Change to the plans, I cleaned off my Orion Moon and Skyglow Light Pollution Filter and began capturing 2 minute sub frames. The result was actually better than expected. The light pollution filter allowed enough light from the stars to enter the camera. While the center is a blob of light, the detail is excellent with the outer stars. This one also has the natural color which shows the vast quantity of blue stars in the cluster. I also cropped the photo to explore the detail.

The post processing was more complicated and took more than 1 day to complete. The reward I believe is a comparable photo to the RRRT. Certainly a bit less detail, but just as stunning visually. What do you think?

Thank you for your time and comments are always welcome. Clear skies!

How To Find Night Sky Objects Without A GoTo Mount [Plate Solving]

I want to find night sky objects with a GoTo mount. If you know me, I love technology. Yet for this hobby, I want to learn the night sky with as little support from technology. Huh? This makes no sense. Many astrophotographers use GoTo mounts to find night sky objects. Get with the technology Kevin! While I hear you, I still desire looking up into the sky and know what area of the sky I’m seeing. Anyway, this stuff costs money and most of us are not made of it so there.

Star Hopping

I began my journey to find night sky objects by hopping stars. Most of us know the Big and/or Little Dipper or even the Orion Constellation. If you’re new to astronomy, learning the stars is not hard. I have a link on the home page of this site that has a printable sky map.


So how do I use a sky map to find night sky objects? First take some time to match the constellations on the map with what you see in the sky. You’ll quickly find that if you’re in the northern hemisphere, the southern hemisphere sky will not match. Once you match the sky you see to the sky map, pick an object. Then look for a path from the recognized area of the sky to the object you want to see. Simply connect the dots on the sky map then connect the dots in the sky the same way with your eyes.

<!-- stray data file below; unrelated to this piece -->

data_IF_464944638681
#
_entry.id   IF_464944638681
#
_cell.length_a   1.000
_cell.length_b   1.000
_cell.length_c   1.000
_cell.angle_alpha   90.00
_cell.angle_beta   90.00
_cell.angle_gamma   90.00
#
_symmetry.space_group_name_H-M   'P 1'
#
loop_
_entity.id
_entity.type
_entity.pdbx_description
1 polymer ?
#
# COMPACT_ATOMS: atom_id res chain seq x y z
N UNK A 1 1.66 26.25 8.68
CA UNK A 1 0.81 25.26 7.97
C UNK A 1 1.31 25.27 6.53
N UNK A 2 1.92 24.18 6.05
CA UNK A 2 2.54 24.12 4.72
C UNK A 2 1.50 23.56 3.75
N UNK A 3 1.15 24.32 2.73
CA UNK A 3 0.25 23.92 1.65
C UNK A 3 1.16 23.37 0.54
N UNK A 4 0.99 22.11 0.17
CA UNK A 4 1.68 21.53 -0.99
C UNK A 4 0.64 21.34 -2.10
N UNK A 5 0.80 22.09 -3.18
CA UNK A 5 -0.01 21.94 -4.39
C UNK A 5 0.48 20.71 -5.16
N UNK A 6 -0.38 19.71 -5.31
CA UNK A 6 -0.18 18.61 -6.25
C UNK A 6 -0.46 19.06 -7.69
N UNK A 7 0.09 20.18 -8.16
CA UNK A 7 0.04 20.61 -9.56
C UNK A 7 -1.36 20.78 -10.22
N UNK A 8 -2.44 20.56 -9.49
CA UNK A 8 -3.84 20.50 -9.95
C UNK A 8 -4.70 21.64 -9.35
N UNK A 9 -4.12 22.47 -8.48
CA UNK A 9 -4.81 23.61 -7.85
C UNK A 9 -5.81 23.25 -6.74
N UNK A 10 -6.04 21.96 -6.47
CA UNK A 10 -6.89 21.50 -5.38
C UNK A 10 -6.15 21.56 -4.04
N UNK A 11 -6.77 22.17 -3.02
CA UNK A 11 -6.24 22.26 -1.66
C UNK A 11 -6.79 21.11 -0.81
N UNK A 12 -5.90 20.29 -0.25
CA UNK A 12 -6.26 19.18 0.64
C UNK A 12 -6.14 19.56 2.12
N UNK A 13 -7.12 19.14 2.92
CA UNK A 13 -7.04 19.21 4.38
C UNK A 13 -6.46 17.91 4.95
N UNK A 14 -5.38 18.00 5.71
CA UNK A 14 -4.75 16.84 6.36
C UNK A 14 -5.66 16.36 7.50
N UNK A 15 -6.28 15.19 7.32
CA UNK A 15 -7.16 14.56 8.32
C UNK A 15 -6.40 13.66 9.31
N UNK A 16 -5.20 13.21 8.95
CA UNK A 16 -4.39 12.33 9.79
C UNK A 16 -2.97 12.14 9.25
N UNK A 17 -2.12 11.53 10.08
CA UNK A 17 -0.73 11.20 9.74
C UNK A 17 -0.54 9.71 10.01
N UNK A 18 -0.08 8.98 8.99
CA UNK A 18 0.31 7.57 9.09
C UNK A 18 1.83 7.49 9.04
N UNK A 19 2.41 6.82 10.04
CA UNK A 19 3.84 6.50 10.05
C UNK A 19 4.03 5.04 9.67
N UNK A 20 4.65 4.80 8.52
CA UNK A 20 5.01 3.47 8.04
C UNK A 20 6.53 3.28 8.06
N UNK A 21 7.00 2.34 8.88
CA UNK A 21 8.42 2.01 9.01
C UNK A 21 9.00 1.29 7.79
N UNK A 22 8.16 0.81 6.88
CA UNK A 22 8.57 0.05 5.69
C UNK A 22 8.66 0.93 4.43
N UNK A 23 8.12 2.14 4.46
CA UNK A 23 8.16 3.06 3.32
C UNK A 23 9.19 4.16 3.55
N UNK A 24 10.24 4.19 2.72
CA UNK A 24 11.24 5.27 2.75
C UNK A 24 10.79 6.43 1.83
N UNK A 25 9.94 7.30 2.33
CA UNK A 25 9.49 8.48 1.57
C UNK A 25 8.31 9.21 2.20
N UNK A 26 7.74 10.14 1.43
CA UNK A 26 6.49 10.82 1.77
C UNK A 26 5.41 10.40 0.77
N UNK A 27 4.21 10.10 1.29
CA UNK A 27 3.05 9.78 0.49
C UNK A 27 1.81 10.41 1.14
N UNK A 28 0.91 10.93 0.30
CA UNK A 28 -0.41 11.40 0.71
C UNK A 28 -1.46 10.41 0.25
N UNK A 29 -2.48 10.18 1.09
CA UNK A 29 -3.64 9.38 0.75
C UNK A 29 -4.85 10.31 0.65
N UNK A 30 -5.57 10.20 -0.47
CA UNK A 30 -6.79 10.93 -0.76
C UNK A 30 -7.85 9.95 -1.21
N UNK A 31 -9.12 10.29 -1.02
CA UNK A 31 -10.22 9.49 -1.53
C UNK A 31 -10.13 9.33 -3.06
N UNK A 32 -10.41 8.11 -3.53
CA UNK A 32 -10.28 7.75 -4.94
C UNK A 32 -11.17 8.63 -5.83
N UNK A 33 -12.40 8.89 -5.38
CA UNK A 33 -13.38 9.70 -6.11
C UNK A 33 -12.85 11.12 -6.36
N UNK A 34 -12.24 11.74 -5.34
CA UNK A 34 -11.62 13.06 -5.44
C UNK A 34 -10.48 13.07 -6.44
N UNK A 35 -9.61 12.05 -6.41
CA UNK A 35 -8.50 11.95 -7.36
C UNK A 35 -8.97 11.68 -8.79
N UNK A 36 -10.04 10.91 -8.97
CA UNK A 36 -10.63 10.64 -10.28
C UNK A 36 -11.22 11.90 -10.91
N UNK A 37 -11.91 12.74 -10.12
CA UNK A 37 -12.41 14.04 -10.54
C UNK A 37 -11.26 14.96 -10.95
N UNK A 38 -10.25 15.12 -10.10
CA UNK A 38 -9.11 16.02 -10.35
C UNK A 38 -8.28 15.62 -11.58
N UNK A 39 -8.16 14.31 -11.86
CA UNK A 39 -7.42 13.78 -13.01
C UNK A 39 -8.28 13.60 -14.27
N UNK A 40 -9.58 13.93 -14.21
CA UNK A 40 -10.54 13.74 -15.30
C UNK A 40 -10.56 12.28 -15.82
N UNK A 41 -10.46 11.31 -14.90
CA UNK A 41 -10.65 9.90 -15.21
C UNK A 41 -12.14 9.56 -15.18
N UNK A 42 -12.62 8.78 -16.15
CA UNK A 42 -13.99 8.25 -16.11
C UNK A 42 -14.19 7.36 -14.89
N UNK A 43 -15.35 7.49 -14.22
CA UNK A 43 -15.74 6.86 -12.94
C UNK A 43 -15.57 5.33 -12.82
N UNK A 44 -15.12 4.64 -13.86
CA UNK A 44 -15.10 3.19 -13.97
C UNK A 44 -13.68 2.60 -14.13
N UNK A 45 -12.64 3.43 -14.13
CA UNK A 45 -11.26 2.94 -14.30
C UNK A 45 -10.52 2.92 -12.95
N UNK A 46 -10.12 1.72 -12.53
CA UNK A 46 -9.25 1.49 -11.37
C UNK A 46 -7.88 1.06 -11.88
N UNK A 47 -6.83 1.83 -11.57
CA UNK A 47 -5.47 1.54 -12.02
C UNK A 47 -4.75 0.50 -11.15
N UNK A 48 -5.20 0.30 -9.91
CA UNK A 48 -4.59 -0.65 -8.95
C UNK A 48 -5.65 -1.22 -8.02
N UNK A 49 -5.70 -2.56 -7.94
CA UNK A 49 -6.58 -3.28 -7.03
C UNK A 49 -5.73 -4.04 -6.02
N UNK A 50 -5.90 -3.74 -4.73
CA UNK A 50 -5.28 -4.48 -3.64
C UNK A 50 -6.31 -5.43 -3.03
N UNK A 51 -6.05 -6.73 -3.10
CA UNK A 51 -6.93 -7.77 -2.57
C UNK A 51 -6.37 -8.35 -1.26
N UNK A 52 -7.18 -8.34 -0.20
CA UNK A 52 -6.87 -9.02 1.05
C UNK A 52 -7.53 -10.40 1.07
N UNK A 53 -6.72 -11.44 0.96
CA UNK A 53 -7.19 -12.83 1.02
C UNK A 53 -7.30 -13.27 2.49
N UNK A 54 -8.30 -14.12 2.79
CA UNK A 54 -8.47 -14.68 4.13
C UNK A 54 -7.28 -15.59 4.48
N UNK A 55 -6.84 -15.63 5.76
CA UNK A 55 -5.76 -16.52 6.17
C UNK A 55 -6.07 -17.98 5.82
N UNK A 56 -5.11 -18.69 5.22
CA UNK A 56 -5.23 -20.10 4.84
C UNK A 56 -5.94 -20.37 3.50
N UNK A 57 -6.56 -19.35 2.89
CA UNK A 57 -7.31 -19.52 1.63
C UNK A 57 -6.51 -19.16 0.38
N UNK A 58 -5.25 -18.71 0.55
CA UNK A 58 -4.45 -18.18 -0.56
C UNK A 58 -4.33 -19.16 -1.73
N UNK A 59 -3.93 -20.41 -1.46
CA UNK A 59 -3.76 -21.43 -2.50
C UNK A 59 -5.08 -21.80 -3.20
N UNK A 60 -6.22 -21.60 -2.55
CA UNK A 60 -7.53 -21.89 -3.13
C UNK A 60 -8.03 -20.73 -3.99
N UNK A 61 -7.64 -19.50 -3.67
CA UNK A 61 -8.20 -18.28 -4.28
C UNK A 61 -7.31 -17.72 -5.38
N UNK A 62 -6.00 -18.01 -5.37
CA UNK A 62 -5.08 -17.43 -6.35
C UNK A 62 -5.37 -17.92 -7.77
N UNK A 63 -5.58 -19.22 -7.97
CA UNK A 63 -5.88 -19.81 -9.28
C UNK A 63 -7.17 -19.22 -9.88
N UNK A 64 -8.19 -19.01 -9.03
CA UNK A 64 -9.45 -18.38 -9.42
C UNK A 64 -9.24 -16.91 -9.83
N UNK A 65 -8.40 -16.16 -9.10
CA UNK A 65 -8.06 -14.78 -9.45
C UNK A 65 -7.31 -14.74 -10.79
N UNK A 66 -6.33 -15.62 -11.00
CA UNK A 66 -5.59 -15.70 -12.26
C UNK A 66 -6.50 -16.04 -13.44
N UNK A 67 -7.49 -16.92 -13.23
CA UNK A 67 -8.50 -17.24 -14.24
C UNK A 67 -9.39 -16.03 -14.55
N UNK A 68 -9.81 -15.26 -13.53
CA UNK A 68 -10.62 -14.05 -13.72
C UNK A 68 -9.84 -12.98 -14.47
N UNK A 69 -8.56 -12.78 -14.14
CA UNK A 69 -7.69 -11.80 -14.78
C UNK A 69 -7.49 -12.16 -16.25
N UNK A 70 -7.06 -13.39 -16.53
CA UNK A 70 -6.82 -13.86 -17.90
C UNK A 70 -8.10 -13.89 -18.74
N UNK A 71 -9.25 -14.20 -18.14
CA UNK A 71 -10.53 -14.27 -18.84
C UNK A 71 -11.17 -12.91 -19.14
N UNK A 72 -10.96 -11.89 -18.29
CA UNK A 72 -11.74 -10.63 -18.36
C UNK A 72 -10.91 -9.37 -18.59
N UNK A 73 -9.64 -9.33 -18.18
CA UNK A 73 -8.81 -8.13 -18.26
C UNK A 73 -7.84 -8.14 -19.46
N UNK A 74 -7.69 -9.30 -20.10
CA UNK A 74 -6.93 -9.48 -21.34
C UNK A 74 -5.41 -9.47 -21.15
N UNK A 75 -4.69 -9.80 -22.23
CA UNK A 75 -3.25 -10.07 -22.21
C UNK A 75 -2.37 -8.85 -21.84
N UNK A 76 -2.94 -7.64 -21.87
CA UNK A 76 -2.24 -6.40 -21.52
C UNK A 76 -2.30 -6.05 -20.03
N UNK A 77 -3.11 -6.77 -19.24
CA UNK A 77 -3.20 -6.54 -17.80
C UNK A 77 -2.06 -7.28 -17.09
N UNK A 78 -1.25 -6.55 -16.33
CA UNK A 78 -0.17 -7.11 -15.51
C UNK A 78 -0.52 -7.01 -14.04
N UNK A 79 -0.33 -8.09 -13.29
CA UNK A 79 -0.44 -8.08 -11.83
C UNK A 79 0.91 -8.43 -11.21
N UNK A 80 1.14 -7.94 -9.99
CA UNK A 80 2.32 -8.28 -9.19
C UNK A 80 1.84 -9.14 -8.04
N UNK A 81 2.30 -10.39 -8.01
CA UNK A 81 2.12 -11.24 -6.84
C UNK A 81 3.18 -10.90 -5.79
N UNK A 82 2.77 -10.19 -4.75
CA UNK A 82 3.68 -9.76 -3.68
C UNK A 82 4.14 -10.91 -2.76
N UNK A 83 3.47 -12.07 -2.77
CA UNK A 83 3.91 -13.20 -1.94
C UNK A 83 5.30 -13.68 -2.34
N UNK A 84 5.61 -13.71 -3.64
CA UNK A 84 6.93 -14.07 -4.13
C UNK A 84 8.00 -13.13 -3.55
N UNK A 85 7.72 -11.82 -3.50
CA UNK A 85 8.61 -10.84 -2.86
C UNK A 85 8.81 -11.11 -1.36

Not every target you seek will be a dot in your sky. Light pollution varies depending on where you are and will mask some objects and others will look like smudges in the sky. Speaking of which, what is next when the object is not easily seen?

Plate Solving

Messier 3 Globular Cluster May 28, 2019
Telescope: Modified Orion Astroview 6
Camera: Canon EOS XTi
Exposure: No Filter: 14 @ 90 seconds
Total – 21 minutes exposure

Ok so I found a way to use technology and still learn how to find night sky objects. This is M3 or Messier 3. I spent weeks star hopping between Arcturus and the Canes Venatici constellation. This globular cluster is a magnitute 6.2 or in other words, not very bright. The scale for night sky object brightness is backwards. The more negative the number, the brighter it is. The Moon when full is approximately a magnitude -12. The other frustration with M3 is that I live under Bortle Class 5 skies. With 0 being equal to dark skies, 5 means I have to navigate a fair amount of light pollution. Needless to say, there were a lot of frustrating photography sessions where M3 was not seen.